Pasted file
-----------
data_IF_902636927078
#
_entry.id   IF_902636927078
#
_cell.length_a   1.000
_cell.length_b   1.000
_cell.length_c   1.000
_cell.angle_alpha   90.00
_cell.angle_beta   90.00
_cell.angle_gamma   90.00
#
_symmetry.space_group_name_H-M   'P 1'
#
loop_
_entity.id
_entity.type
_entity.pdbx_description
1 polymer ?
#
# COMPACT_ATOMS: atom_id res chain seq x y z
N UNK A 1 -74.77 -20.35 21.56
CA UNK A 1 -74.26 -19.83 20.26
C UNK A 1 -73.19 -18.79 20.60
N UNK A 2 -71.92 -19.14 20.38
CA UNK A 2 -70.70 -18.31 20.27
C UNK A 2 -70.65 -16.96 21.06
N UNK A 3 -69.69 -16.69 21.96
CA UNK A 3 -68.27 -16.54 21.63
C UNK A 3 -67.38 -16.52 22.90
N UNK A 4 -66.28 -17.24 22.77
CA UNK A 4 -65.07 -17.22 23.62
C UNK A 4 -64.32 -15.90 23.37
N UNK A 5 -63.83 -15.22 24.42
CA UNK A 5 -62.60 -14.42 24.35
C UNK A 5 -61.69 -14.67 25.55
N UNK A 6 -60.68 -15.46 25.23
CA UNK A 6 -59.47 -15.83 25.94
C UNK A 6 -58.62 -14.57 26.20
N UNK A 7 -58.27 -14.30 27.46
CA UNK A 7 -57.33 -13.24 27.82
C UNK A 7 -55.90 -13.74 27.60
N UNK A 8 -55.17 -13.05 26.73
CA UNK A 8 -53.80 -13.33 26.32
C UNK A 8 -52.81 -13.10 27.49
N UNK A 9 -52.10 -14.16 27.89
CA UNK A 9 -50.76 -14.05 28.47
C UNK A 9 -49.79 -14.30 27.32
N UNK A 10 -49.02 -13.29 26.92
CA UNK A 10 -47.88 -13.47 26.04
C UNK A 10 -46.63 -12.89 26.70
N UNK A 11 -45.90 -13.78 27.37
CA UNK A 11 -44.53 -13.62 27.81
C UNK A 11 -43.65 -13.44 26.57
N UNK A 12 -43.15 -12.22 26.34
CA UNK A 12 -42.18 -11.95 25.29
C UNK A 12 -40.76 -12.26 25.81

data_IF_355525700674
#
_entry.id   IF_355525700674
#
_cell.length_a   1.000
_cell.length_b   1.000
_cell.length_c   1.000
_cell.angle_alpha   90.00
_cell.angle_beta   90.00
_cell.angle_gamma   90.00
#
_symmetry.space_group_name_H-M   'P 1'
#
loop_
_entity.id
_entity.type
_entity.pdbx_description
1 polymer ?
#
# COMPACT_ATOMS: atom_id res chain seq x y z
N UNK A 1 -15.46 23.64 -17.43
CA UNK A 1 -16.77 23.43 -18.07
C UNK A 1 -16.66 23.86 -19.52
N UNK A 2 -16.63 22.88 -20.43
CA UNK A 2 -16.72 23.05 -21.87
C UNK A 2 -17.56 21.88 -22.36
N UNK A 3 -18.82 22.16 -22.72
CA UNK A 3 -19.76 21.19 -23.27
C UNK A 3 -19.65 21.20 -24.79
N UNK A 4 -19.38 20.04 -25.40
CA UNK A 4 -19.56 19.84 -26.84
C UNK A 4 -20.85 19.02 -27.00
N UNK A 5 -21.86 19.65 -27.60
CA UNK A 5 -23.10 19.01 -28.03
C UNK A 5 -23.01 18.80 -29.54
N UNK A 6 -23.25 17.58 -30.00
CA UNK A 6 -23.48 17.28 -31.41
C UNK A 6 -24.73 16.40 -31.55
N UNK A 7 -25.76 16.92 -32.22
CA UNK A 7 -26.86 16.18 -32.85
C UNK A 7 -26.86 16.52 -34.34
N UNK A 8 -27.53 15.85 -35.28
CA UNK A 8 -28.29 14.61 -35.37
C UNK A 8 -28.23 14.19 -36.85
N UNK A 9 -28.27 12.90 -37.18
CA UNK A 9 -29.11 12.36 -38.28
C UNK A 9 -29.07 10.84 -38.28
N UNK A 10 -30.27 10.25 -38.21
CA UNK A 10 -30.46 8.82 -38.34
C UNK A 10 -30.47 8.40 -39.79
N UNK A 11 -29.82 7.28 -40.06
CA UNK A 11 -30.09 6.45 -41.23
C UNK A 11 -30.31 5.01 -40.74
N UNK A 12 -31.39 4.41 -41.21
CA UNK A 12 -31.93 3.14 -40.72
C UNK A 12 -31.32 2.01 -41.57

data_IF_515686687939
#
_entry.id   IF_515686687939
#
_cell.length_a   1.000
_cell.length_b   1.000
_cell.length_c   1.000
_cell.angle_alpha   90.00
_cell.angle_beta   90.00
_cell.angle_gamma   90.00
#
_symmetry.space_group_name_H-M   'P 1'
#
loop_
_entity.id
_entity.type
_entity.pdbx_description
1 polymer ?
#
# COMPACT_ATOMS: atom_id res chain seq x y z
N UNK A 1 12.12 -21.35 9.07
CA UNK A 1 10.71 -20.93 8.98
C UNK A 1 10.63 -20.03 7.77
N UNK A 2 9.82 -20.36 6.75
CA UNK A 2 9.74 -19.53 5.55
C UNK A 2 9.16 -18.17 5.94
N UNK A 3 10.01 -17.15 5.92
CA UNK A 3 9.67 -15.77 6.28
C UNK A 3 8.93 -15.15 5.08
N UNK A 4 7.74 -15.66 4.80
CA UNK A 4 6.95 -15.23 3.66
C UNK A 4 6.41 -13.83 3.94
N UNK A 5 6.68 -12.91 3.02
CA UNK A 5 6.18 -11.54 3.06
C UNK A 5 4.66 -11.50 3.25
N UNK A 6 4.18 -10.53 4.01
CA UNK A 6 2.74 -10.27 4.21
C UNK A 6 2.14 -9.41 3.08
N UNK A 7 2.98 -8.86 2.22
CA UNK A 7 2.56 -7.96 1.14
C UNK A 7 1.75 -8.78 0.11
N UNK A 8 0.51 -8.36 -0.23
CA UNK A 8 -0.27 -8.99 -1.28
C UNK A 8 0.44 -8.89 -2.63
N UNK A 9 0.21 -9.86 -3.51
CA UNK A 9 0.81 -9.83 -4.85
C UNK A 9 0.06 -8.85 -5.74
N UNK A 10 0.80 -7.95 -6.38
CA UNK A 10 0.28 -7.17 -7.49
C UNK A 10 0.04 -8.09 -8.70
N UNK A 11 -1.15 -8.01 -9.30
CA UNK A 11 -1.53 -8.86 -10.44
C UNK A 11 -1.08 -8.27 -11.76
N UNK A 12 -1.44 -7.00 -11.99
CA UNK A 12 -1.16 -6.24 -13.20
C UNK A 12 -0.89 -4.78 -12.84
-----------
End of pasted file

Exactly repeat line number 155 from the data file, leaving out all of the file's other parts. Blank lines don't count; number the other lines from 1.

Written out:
CA UNK A 8 -0.27 -8.99 -1.28